Playboy: As one of the writers on The Simpsons you helped create some memorable characters.
O'Brien: What I loved about The Simpsons was that it wasn't a cartoon for kids. A cartoon might look like the friendliest thing in the world, but we were subversive. I loved it when we had Lisa write a patriotic essay in school: "Our country has the strongest, best educational system in the world after Canada, Germany, France, Great Britain. . . ." It was this great sugarcoated cutting remark. I loved her for it.
Playboy: Tell us a Simpsons secret.
O'Brien: When Dan Castellaneta started doing Homer's voice, he was doing Walter Matthau. Like I said, it takes time to find your rhythm.
Playboy: Are you satisfied with your work?
O'Brien: Intellectually, yes. The show works. Advertisers like to buy time on it. Young people really like it. But I was a moody, driven, self-critical person before I got this show, and that hasn't changed. It's just that I now have something even more frightening than a Saturday Night Live sketch or a Bart Simpson joke to worry about. I have an hour of comedy broadcast every night. My anxiety has finally met its match.
Playboy: Will you and Lynn get married?
O'Brien: The core idea of being a comic, particularly a comic with a talk show, is control. Marriage is a leap of faith, a giving up of control. I'm not sure I can make that leap.
Playboy: What about kids?
O'Brien: What sort of dad would I make? Maybe this job and a normal family life are diametrically opposed. Dave, Jay, Bill Maher, Arsenio -- where are your kids? Jack Paar seems to have had a normal life with a wife and child, but you don't see much of that. And I believe that your kid should be the most important thing in your life. I may not have room, at least not now. I have Pimpbot to think about.
Playboy: Another foulmouthed Late Night character.
O'Brien: Half-robot, half-Seventies street pimp. He's got a feathered hat and a metallic voice: "Gotta run my bitches. Run my ho's. I'll cut you." Right now my life revolves around Pimpbot.
Playboy: We need you to settle a fashion question. You, Leno and Letterman seldom wear suits offstage. Leno likes flannel shirts, Letterman prefers jeans and sweatshirts. You wear T-shirts. Why wear a suit and tie on the air?
O'Brien: There are two schools of thought on that. The Steve Martin approach says you're putting on a show, so dress up for the people. The George Carlin approach says all that old showbiz stuff is over, this is the new way, so wear a T-shirt. I chose a jacket and tie because that's the uniform people expect talk show hosts to wear. If I came out in a mesh T-shirt and chains it might distract people from the comedy.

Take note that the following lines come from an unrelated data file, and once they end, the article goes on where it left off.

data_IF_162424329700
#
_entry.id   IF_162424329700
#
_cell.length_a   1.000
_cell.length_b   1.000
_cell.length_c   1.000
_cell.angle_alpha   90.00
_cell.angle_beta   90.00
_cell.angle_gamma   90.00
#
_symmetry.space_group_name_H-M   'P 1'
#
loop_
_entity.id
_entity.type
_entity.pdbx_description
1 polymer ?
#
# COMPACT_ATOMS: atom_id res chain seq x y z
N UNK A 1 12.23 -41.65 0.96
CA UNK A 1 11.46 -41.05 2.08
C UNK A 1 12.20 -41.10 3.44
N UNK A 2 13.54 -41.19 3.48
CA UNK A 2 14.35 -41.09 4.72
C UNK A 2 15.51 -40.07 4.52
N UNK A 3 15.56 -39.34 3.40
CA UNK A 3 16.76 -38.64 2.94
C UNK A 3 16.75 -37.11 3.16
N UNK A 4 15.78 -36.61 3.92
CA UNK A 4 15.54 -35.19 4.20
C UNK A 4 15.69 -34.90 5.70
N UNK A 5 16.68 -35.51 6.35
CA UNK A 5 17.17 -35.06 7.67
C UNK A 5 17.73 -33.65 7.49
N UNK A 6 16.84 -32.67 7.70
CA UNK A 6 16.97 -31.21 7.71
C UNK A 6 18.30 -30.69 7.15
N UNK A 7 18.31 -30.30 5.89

Playboy: How would you describe your show?
O'Brien: It's a hybrid. If Carson defined the talk show and Letterman was the anti-talk show, where do you go next? That was the question we faced. What we did was make a show that has the visual trappings of the classic Tonight Show -- the desk, the band, the sidekick -- but with everything else perverted. When it works well I'd say my show is one part Carson, one part Charlie Rose and one part Pee-Wee's Playhouse.
Playboy: Do you have any advice for future talk show hosts?
O'Brien: You had better love the job. Some hosts don't. You can see it in their eyes. Chevy Chase's talk show -- he did not want to be there. And if that's in your eyes you're finished, because there's another show tomorrow and next week and the week after that. You can't conquer it. You can do two or three or ten good shows in a row and still want to punch a wall when you slip up.
Playboy: Can you ever conquer your repressed childhood?
O'Brien: It's always there. I still believe in moral absolutes. Murder, for instance, is wrong, unless it helps the show.
Playboy: Still, talk show hosts have perks most guys can only dream of.
O'Brien: It's great to be "played over" to the desk. You finish your monolog, then the band kicks in as you cross the set. Fortunately, we have a great band. Even when people didn't like anything else about the show, they loved the Max Weinberg Seven. The music heightens everything. Now you are more than just a guy in a suit, you're Co-nan O'Bri-en! I think every guy should have that -- if a band played you over to your rental car at the airport, you'd have a cooler day.
Playboy: Is Andy Richter your Ed McMahon?
O'Brien: He's Andy. When we were getting started and the network wasn't sure of me, they kept asking, "Who's that Andy guy?" I think we've answered that question. Part of the show's rhythm is my energy played against the quiet steadiness of Andy.
Playboy: Is that rhythm genuine?
O'Brien: Yes. Our mentalities mesh. I'm always dissatisfied. He's the guy saying, "Hey, relax. It's good enough." My girlfriend would be happy if I had a bit more of that in me.
Playboy: Who is a guest you can't get?
O'Brien: Werner Klemperer. He refuses to revive Colonel Klink, the commandant he played in Hogan's Heroes. Which confuses me. Is he going to come up with another character at this late date -- Werner Klemperer as the aging black man or kung fu fighter? No, he's Colonel Klink.
Playboy: You once said that as a boy you wanted to be like Bob Crane in Hogan's Heroes, the cool guy who "wore a bomber jacket and wised off to Nazis."
O'Brien: I asked Werner Klemperer to do some bits as Colonel Klink. He refused. Then a strange thing happened. We're shooting a bit on the West Side when Werner Klemperer comes around the corner. Pulling his parka up to his chin, just like Colonel Klink, he walks past our film crew and says, "Hello, Conan. I must say the show is very good lately. Give my best to Andy. Farewell!" It was a cameo appearance in reality. He was there, he was gone. I wanted to shout, "Hey, Werner Klemperer just did a walk-on in my life."
Playboy: Are you losing the boundaries between your life and your job?
O'Brien: There are no boundaries. At any minute Werner Klemperer may step in here and give me 30 days in the cooler. It's getting surreal. Just this morning I'm going through the lobby downstairs when two girls see me. One girl nudges the other and says, "Look, it's the guy from Conan O'Brien!" I guess she couldn't quite place me, but she knew which show I was on.